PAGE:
Do you know you could die?
Have you ever read the warnings that accompany prescription drugs? It’s a wonder anyone is willing to take a single pill. You could develop an ulcer. You could have a stroke. Your nose might fall off.
Each time I was interviewed or examined as part of the donor assessment, I was warned of the risks of surgery. In fact I was flat out asked, “Do you know you could die?”
Here I am, all excited and inspired to be a philanthropic donor, and I am confronted with my own mortality. Now, there’s a real kill joy for you—pun intended. But the members of the transplant team at Hume-Lee are direct and honest in sharing the very real risks of donating an organ.
I do my best thinking when I run. And this matter required an especially long time on the road. So off I trotted, fully equipped with a water belt and a pocket full of sports beans, ready to think about dying. Five miles later, here is what I came up with…
I do not live in fear. I do not anticipate bad things happening. When I get on a plane, I fully expect to land at my destination, in one piece. When I drive up Rt. 95, I anticipate getting to DC—eventually—not dying in a fiery crash. When I scuba dive I don’t jump in the water thinking I will drown. When I enter the operating room on July 9th, I plan on waking up, groggy but very much alive.
But, what if I don’t make it? What if I am among the teeny, tiny percentage of surgery patients who die on the table or from complications afterwards? It could happen. But so be it.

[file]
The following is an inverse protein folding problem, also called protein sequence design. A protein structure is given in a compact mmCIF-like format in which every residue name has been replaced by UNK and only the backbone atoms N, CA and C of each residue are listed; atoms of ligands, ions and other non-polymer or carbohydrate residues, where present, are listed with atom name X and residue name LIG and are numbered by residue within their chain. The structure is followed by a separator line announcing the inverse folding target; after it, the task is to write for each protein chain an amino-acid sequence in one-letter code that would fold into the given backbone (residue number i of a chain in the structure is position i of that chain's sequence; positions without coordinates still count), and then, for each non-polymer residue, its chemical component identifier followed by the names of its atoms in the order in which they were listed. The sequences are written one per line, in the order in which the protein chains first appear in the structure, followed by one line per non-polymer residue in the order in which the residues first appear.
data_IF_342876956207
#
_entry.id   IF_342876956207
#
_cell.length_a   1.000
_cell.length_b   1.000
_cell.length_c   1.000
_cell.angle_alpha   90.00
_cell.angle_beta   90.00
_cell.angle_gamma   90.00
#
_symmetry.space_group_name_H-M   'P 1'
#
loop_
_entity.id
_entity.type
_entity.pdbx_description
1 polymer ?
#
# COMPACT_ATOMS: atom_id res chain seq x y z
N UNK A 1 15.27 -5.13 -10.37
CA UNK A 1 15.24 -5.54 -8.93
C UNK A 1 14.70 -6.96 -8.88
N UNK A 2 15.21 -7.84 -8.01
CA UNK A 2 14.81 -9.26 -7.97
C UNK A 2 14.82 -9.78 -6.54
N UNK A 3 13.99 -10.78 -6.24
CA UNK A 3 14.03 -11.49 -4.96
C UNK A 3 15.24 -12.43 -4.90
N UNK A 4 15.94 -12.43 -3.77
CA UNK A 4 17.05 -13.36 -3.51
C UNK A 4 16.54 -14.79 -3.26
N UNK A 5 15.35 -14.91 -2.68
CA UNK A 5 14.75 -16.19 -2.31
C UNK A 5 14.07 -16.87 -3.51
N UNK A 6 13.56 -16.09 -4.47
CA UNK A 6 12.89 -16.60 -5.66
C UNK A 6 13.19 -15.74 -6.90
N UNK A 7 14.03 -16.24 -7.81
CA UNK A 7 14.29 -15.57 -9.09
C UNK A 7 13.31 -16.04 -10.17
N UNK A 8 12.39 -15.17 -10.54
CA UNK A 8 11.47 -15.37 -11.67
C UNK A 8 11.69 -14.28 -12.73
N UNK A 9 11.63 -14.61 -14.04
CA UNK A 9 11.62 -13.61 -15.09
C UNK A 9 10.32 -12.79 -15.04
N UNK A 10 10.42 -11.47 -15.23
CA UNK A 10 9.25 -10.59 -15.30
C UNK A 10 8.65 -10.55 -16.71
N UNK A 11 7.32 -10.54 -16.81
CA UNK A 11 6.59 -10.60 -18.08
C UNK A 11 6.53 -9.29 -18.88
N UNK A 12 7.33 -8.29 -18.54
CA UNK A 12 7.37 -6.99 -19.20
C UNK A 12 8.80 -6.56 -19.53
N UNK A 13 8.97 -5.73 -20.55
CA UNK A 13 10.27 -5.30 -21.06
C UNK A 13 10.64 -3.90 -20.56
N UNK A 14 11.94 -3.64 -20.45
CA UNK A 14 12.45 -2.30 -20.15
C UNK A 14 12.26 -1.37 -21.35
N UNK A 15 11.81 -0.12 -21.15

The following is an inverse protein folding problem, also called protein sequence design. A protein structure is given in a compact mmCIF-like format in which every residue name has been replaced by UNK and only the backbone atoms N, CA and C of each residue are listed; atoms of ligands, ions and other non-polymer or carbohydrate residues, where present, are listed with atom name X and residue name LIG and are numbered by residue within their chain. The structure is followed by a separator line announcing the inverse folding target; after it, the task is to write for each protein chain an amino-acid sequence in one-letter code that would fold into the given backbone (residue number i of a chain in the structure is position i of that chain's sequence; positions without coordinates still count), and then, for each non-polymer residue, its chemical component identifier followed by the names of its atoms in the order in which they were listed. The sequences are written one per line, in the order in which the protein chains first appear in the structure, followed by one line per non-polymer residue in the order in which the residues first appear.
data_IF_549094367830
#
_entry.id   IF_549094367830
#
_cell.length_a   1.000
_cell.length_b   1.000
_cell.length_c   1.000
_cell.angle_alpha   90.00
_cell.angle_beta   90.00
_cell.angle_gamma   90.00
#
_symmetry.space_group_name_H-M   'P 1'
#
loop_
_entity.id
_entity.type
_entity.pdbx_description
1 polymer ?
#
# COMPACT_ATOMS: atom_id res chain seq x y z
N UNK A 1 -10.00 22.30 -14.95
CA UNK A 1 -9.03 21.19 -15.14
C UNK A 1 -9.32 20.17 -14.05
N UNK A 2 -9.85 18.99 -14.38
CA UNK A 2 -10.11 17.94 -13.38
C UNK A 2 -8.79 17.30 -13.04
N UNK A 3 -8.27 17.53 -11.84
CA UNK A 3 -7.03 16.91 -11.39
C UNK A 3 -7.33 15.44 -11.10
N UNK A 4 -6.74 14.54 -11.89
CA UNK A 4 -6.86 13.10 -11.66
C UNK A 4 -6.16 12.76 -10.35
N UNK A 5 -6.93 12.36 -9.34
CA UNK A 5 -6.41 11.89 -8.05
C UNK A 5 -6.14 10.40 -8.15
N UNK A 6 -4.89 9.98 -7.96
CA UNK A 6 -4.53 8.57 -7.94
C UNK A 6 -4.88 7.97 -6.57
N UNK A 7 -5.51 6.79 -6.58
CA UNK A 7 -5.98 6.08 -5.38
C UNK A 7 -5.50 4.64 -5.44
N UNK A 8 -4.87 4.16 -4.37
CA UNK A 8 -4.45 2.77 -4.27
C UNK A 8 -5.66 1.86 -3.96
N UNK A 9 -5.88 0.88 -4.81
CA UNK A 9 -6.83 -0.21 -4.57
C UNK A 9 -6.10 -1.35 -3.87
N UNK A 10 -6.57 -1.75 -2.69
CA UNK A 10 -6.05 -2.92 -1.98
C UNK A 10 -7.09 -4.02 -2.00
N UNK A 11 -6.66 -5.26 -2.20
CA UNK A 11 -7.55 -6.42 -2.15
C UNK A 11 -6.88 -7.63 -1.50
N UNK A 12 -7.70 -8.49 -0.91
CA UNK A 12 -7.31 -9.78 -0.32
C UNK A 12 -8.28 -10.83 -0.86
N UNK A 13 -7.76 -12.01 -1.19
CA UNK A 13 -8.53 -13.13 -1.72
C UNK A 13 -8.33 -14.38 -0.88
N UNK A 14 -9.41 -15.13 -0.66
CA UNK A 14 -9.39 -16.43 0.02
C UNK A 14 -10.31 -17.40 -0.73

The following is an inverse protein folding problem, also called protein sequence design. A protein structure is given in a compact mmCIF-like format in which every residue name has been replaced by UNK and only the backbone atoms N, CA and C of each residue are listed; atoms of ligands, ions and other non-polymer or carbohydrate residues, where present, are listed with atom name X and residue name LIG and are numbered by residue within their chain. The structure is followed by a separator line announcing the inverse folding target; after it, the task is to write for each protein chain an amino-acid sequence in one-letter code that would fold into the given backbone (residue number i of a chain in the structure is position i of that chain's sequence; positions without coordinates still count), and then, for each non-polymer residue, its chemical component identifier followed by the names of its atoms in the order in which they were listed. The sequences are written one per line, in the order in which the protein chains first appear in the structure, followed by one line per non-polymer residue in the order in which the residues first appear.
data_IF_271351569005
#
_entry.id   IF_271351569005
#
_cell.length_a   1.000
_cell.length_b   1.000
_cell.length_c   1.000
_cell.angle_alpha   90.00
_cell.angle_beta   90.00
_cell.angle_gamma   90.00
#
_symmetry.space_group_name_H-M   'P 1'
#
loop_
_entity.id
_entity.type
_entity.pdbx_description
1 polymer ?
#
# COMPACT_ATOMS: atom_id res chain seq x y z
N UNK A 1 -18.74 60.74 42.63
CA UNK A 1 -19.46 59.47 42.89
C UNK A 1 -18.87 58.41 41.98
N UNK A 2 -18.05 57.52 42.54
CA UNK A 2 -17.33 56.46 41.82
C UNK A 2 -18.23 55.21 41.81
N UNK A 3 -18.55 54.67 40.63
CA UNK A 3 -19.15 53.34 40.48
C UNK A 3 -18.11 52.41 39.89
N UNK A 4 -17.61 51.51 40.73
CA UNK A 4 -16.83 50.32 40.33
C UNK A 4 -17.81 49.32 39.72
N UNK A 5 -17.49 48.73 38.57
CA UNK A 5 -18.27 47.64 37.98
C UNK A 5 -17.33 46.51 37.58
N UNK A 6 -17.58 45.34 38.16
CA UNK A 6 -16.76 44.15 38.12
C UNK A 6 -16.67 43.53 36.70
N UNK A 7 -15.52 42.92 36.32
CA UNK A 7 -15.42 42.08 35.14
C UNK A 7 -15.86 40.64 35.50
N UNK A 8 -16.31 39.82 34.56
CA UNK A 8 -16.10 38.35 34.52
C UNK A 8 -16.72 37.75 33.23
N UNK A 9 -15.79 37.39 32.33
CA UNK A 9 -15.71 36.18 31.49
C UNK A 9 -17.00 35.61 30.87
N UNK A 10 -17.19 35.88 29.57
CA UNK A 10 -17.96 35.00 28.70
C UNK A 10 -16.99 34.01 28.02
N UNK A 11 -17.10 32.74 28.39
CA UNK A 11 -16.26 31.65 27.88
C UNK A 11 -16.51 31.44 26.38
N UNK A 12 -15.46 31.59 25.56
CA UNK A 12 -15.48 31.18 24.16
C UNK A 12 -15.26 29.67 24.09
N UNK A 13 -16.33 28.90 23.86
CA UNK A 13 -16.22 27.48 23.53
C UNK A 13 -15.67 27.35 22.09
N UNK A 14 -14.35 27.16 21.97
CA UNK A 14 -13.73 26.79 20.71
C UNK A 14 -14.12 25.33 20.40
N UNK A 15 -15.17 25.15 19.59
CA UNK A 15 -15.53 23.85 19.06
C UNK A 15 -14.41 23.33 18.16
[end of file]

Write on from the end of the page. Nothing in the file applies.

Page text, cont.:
I’ve live my life with the throttle wide open. I’ve run marathons. Crawled through pyramids. Sailed on the Nile, Amazon and Yangtze Rivers. Petted a koala bear. Learned something new every day. Enjoyed my family and large circle of friends. Owned a thriving business with the world’s best business partners. Worked hard and loved every minute of it. Crammed three year of living into every one year of life.
I have pondered and prayed about what I am about to do. And I’m good with my decision. I trust the process and think the benefits far outweigh the risks.
On July 10th I’ll be walking the halls of VCU Health Hume-Lee Transplant Center getting back in shape so I can run the half in November and pursue the next 30 years of adventures.
If you think donating an organ might be an adventure you would like to consider, talk to me. Send me an email at firstname.lastname@example.org. I’ll point you to people who can share the honest facts so you can make the decision that is right for you.